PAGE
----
Social Media Fraud: Detecting and Controlling the Threat (2 hours)

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Nov 6, 2020

Registration: 12:30 PM / Program: 1:00 PM - 3:00 PM Pacific Time

Fees

Member Fee: $79.00
Nonmember Fee: $79.00

Available Discounts

AICPA Member: None
Full time Accounting Educator: None

Description

3.8 billion people use Social Media worldwide. Translation: A huge cyber hunting ground for online fraudsters of all kinds. Companies, non-profits and government agencies are all targets of social media scammers. These cyber-predators impersonate legitimate Facebook, Instagram and Twitter accounts to trick users into giving up their personal information or even unknowingly sending money to the bad guys. Other social media attacks include brand theft, identity fraud and account sabotage. Fortunately, these and other scams have been around long enough for the good guys to figure out how organizations and individuals can protect themselves from them. Learn how to identify social media scams before it's too late..and how to train employees in how to avoid putting organizations at risk of these costly attacks. This event may be a rebroadcast of a live event and the instructor will be available to answer your questions during the event.

Designed For

CPAs in public practice, business and industry, managing partners, compliance and ethics officers, chief learning officers, risk managers, and regulators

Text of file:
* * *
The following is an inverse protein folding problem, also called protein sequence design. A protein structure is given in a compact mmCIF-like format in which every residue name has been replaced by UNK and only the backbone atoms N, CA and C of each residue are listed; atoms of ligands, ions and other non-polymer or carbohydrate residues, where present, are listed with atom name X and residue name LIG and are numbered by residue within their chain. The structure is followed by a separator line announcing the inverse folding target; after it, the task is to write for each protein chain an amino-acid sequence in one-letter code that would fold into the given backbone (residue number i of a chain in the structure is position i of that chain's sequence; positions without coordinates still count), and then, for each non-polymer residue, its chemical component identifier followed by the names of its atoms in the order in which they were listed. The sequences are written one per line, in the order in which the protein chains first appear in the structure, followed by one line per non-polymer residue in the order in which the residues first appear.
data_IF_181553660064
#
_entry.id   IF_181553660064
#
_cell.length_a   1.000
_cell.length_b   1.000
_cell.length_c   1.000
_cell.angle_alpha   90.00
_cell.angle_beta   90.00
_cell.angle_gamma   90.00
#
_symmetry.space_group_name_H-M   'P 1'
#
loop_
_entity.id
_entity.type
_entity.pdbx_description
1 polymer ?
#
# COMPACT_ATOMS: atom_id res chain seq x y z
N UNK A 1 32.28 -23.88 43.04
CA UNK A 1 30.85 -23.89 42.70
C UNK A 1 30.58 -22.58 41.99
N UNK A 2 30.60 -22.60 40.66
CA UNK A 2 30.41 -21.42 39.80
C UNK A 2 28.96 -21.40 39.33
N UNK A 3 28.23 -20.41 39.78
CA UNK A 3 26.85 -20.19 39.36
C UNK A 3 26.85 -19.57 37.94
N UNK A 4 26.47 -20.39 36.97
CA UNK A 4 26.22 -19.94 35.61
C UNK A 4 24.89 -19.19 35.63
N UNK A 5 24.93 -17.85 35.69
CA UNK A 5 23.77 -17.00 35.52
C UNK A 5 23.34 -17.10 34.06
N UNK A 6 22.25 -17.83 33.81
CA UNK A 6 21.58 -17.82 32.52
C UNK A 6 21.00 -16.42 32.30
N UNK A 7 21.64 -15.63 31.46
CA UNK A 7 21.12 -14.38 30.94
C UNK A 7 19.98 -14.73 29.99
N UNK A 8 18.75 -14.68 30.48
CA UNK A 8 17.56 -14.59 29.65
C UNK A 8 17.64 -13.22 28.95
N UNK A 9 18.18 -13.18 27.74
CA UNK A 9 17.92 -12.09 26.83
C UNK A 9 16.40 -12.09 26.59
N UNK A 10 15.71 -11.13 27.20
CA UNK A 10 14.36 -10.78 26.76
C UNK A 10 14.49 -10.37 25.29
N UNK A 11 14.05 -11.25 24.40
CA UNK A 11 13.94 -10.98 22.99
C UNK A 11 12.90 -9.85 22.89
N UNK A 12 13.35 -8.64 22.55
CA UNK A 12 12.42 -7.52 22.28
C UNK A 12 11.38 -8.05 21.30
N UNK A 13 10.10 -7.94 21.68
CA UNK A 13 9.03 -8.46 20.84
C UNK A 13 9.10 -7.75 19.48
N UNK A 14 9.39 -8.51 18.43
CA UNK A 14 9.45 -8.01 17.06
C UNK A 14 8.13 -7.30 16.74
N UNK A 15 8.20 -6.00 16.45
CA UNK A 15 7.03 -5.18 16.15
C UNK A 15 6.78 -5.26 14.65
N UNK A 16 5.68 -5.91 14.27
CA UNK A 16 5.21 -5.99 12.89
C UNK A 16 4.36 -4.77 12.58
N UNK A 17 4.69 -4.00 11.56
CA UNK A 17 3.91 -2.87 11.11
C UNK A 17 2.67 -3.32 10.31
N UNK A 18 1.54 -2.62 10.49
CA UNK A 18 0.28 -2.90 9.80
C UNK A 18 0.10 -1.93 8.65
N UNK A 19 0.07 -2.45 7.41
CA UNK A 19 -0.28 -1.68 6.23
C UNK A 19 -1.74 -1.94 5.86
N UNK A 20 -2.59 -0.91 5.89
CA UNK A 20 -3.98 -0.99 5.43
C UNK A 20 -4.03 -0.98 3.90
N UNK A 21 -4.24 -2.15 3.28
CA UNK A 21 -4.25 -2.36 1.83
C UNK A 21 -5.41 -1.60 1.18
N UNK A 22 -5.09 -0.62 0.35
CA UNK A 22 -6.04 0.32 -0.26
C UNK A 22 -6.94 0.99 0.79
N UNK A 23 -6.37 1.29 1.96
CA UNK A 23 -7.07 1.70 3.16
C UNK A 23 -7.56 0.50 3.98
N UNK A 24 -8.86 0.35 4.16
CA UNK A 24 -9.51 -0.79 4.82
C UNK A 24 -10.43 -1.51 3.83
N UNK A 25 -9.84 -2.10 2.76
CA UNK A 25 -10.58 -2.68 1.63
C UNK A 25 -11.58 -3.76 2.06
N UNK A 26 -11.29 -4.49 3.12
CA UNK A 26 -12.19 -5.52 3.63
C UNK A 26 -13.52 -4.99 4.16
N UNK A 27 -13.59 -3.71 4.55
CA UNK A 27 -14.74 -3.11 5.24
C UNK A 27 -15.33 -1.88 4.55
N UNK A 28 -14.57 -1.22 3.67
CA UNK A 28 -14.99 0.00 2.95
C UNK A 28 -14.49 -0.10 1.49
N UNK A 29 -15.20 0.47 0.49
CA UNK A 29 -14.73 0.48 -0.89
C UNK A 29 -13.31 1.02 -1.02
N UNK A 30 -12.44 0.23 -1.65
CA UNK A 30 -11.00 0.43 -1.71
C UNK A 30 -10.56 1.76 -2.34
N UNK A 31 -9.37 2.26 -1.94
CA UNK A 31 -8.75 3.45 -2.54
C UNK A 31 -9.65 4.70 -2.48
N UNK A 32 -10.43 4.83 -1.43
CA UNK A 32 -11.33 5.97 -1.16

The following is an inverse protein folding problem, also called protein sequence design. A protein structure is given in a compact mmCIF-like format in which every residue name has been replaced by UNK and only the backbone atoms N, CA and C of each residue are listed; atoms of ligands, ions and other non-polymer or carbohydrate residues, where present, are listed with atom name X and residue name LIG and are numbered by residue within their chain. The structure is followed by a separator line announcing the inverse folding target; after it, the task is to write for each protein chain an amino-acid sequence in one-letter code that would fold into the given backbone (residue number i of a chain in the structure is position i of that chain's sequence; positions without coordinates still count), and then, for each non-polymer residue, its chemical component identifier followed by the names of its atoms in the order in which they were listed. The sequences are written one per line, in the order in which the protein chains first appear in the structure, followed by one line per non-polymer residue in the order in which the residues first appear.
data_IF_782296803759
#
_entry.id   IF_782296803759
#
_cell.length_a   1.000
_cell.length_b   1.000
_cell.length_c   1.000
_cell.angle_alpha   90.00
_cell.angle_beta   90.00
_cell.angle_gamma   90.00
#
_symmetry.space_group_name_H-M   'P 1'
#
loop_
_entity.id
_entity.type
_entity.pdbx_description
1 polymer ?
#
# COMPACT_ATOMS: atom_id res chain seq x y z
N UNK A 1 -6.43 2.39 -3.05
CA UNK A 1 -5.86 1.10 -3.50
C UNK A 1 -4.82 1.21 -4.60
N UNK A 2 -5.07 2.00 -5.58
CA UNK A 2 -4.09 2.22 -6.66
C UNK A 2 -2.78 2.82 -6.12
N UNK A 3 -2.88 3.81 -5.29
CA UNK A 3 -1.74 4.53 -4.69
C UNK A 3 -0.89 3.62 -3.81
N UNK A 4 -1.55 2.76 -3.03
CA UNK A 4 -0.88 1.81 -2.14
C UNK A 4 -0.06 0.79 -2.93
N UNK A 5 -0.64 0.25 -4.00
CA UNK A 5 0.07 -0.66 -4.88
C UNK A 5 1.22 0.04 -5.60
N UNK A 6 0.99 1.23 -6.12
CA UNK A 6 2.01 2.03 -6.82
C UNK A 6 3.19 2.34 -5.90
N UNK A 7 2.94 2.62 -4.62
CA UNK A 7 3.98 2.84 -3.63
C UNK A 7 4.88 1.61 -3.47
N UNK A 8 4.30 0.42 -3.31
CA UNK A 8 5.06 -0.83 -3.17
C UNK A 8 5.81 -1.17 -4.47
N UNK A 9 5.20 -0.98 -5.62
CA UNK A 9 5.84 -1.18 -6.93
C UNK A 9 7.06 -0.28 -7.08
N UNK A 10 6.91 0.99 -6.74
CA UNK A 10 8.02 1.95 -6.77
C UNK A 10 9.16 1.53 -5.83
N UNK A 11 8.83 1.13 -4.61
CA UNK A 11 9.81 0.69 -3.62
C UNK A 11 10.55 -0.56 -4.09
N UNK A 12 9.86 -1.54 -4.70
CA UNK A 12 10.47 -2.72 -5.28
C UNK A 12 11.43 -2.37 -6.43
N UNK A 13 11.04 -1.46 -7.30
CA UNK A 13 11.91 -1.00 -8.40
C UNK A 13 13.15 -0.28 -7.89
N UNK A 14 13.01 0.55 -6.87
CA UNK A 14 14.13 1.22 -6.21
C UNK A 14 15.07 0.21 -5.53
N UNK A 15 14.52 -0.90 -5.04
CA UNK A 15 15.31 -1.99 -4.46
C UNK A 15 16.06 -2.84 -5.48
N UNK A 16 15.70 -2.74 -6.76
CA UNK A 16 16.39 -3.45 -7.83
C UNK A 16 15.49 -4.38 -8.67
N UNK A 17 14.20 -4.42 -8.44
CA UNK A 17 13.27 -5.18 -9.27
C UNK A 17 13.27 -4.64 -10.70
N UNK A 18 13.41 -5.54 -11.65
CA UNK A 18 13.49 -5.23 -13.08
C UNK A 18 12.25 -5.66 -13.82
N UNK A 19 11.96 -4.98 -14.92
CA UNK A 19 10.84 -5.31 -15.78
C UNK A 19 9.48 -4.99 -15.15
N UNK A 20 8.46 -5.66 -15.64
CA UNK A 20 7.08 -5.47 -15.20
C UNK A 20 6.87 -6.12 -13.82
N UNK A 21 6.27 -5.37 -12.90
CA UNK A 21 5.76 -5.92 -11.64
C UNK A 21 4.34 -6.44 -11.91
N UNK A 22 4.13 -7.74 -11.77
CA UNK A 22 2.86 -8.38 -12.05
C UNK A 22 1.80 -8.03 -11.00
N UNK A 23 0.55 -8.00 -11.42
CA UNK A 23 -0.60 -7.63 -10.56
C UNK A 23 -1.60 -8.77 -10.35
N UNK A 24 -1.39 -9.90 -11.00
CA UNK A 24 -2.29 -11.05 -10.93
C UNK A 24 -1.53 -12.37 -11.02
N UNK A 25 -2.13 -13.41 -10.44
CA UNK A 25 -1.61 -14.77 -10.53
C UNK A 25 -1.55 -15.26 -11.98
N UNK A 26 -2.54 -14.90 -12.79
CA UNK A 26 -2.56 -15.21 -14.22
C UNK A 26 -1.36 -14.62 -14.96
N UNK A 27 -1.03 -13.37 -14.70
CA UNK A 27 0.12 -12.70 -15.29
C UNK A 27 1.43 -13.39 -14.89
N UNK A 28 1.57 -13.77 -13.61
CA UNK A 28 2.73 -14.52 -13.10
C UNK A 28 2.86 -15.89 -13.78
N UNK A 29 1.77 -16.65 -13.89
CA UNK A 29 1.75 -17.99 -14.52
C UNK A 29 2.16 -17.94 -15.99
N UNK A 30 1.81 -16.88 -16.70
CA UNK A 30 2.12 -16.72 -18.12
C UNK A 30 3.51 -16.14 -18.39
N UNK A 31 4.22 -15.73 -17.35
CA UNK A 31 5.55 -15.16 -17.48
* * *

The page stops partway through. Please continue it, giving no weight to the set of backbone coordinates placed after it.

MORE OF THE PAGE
Objectives

After attending this presentation you will be able to...

  • Identify the seriousness of social media fraud schemes to your organization
  • Recognize which social media schemes put your organization at greatest risk
  • Provide clarity about differences between internal and external social media fraud attacks
  • Define and describe best practices for detecting and preventing social media fraud

Major Subjects

The major topics included in this presentation are...

  • Details of how common social media fraud schemes are committed
  • How to detect social media attacks where you least expect them
  • How to identify red flags of possible social media schemes
  • Who the most common perpetrators are
  • Best practices for training all employees in how to detect, report and prevent social media attacks